Help Needed: How do I age these Lego


I'm looking to age some of my bricks – in particular to get the age discoloring. I know that UV and sun exposure ages and yellows white bricks, but I don't have UV and that much time patience to wait for nature to do its thing. Does anyone know of a good way to age them?

27 comments:

ktraphagen said...

You could buy discolored ones! I don't have standard size, but I have lots of Modulex with the "aged" look. I'm sure Bricklink has some.

ktraphagen said...

But, I think you have your bricks already. I might try soaking in coffee.

Mike Doyle said...

Thanks KTraph. Yes, I bought some, but it's not that easy as many types don't have any avail or a few per purchase. I was thinking coffee/tea too, and will have to try but not sure if the effect will rub off with use.

Danielle said...

I would say coffee, tea or perhaps some turmeric powder mixed into a liquid. Oil maybe rather than water?

Realms said...

Maybe try using white vinegar to help get the color into the bricks. I figure if it works great for naturally coloring eggs it should work on the legos if left in long enough. Try the turmeric or coffee grounds in white vinegar with a couple of bricks and see if that works. Good Luck! :)

Dio said...

StazOn is a stamper's ink that is a permanent solvent ink in many different shades - can be found at Michaels and other craft stores.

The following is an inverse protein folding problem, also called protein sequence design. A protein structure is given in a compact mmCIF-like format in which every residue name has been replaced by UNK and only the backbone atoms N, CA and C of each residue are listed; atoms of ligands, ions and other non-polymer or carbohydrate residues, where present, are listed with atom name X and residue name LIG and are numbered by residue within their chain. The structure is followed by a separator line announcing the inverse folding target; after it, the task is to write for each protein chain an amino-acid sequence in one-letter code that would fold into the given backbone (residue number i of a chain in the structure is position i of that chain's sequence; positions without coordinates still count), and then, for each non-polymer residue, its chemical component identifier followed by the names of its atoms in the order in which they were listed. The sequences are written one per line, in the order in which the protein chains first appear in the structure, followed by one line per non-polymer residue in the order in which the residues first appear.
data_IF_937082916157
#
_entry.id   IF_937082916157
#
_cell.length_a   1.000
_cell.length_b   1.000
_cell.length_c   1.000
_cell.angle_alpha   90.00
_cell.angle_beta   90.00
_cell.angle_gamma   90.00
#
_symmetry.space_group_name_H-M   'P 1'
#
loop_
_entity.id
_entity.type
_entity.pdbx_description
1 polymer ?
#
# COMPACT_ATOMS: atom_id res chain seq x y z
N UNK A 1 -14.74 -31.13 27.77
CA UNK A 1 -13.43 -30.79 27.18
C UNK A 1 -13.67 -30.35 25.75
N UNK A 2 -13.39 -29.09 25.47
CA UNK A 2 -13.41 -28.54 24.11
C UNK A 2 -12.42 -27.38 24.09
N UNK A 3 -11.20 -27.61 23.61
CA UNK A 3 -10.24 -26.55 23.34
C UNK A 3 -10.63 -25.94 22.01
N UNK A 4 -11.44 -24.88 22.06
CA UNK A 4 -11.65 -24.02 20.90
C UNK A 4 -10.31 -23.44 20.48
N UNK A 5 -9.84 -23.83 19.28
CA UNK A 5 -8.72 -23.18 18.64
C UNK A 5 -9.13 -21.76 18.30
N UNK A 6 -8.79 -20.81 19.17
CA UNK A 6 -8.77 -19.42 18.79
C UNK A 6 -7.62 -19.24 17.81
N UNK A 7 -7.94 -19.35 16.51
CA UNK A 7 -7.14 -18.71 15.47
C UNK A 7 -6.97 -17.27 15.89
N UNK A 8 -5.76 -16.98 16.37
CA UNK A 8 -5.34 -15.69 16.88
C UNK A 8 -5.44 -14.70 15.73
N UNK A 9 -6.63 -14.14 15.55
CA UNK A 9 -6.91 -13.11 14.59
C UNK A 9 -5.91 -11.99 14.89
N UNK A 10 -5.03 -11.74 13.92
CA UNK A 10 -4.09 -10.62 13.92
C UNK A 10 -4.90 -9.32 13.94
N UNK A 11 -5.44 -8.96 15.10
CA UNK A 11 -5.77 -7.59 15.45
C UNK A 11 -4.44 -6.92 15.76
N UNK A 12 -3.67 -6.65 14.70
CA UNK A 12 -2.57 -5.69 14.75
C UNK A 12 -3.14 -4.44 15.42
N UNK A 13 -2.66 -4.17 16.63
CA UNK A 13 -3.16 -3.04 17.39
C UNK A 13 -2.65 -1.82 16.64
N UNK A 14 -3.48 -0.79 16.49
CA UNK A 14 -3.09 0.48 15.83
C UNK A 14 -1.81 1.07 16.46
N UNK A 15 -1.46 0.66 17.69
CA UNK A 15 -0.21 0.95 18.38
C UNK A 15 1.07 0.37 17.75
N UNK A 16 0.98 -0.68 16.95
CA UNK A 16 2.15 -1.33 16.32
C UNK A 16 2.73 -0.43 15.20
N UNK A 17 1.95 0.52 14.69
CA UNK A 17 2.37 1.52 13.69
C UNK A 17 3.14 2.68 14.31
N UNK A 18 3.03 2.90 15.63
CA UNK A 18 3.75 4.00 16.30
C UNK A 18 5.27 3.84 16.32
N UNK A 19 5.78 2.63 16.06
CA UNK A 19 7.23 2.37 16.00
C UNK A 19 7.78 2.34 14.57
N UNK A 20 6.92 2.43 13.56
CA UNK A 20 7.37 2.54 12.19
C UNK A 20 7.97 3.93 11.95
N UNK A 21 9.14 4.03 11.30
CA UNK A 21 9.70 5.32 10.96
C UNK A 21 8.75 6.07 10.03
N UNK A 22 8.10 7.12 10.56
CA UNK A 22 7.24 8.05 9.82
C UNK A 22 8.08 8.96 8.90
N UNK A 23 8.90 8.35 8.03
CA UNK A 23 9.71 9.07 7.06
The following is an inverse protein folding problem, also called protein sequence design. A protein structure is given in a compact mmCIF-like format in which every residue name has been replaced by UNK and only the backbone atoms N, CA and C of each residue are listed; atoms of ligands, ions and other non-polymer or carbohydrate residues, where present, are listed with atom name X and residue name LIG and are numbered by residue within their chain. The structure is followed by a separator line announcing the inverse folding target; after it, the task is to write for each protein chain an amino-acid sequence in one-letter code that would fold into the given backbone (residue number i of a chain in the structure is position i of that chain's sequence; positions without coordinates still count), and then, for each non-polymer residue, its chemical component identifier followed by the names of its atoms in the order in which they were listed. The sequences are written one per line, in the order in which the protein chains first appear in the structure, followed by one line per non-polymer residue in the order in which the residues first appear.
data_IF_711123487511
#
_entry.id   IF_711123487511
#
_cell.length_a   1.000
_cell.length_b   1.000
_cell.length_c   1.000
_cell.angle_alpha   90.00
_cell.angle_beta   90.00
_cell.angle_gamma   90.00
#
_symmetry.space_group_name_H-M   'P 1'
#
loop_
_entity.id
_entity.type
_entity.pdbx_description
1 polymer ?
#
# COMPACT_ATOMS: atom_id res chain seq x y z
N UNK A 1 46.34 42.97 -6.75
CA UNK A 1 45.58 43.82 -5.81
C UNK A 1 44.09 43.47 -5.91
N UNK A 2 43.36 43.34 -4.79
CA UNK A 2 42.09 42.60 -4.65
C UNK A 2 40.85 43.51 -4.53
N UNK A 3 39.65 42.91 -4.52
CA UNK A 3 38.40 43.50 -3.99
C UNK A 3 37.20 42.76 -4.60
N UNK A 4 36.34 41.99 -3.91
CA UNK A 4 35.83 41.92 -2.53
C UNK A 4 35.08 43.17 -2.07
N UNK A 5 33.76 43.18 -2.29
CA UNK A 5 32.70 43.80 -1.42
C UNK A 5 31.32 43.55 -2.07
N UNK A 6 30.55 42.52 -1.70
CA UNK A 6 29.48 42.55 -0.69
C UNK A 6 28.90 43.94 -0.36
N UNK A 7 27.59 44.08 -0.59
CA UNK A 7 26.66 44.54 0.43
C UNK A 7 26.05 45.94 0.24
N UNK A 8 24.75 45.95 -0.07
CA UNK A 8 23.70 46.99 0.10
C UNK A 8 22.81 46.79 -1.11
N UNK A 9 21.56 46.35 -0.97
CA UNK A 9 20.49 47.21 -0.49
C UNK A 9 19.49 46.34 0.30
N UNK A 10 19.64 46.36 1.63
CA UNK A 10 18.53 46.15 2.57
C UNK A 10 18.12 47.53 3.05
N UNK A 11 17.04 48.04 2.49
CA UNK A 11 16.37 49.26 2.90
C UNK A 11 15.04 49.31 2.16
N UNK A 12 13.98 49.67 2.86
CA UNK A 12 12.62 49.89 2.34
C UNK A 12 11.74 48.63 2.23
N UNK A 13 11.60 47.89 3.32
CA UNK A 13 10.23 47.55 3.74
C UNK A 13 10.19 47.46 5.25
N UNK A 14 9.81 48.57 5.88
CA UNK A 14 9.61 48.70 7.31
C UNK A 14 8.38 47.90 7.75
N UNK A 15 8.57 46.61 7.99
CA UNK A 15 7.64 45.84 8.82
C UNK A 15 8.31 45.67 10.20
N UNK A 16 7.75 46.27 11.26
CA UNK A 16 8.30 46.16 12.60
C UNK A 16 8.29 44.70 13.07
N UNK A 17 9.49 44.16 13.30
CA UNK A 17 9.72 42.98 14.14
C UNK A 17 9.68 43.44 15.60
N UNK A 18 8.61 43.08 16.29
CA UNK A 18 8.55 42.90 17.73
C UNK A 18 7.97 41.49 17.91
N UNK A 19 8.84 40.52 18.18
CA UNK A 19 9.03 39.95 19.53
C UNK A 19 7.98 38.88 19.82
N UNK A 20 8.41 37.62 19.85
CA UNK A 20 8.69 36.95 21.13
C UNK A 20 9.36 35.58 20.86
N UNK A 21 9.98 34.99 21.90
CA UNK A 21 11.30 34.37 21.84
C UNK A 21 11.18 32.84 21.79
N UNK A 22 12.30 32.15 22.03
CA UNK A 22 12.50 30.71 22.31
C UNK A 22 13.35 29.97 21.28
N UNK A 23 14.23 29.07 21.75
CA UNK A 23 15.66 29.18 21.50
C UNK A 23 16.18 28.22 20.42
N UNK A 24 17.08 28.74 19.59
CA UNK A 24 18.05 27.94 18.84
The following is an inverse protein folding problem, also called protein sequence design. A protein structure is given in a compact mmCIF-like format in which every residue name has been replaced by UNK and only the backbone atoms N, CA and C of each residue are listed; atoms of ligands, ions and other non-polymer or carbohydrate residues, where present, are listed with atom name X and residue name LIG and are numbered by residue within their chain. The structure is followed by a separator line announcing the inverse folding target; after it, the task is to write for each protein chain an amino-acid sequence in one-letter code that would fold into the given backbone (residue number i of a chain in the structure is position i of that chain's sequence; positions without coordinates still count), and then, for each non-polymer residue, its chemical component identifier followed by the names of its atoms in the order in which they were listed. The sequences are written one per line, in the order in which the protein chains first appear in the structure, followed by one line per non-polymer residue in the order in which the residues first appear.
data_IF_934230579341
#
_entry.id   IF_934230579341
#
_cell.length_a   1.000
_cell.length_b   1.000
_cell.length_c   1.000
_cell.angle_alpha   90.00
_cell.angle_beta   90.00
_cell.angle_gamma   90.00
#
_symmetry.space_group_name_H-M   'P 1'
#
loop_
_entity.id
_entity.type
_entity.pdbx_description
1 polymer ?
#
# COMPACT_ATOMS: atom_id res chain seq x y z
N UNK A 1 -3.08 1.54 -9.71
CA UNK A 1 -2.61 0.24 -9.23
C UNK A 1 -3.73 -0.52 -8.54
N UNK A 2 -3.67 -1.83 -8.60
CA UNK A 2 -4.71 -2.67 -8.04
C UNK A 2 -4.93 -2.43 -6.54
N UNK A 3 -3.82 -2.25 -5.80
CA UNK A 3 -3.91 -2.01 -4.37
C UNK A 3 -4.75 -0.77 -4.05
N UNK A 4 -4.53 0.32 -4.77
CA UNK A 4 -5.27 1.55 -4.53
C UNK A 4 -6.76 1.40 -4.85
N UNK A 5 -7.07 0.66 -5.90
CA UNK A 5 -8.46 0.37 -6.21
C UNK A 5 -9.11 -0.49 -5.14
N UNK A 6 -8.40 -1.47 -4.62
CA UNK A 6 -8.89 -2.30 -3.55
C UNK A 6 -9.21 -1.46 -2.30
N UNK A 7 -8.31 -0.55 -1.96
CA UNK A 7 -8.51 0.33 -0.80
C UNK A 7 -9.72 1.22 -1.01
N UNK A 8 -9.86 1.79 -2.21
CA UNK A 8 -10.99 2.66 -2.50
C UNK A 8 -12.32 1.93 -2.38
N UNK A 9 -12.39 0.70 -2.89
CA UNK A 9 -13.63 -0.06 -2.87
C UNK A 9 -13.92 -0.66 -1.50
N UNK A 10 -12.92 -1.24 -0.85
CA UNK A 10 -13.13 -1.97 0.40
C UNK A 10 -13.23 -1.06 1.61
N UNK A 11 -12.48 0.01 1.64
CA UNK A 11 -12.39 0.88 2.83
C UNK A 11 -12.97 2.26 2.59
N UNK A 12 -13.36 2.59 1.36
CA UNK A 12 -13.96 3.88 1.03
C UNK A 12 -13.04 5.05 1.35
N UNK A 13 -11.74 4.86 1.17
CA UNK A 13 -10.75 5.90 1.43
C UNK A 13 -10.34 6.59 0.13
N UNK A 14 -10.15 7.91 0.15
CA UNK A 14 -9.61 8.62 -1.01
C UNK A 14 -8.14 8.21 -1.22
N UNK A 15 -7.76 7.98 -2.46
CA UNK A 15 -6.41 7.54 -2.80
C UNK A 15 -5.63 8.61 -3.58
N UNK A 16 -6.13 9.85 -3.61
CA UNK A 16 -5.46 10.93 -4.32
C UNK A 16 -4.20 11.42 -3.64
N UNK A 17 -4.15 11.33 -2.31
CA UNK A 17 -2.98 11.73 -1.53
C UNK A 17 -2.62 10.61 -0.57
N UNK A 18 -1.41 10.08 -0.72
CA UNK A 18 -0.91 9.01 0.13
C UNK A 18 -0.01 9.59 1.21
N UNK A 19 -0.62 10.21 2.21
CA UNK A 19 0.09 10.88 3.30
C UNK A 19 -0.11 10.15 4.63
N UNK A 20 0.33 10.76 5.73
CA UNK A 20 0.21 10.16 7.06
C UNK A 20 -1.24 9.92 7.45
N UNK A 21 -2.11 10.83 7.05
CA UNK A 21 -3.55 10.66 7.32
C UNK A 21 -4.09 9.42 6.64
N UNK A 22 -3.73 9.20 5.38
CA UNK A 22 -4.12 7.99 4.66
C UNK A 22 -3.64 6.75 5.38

It might wipe off for the most part, but would probably shade the edges enough to age the blocks.
A few different shades used in layers give an even better look.

Love your work!

Derek said...

I would think if you could tumble them in a rock tumbler, with rocks and sand that would give them a tumble brick look, and give the the surface a finish that would take any type of oolor you wanted.

sharon said...

I wonder if using sandpaper or wire wool to distress them, followed by acrylic paints daubed on and wiped off (and also spattered) in old browns and ochres would work.

Anonymous said...

1) Get: Sand Paper/Brillo Pad
2) Rub on bricks
3) let 'em sit in coffee/tea over night
Optional:
4) Rub again with abrasive material
5) soak again in coffee/tea
Extra Optional:
6) get EXPO brand black dry erase marker
7) color in all the scars from the abrasive material
8) wipe off access ink leaving the dry erase filled in the scratches

Depends on what look your going for, have used on lots of plastic before usually model kits but I believe it will work on legos too as they are the same type of plastic.

Lisa said...

I think the simplest way to artificially age the parts in a bulk way without damaging the edges (just aging via color) is to use a very thin brown/yellow dye. I use RIT dye to dye parts, you'll need to do some experimenting to find the right solution for the color you are going for but I think it would work very well. The color will not scratch or rub off over time. You do need to be careful not to leave your parts in the hot water too long or it will damage them.

Jonathan said...

Check out model railroad weathering powders, they work well on plastics. Spray the blocks with dullcoat to give them some "bite" first.

No One said...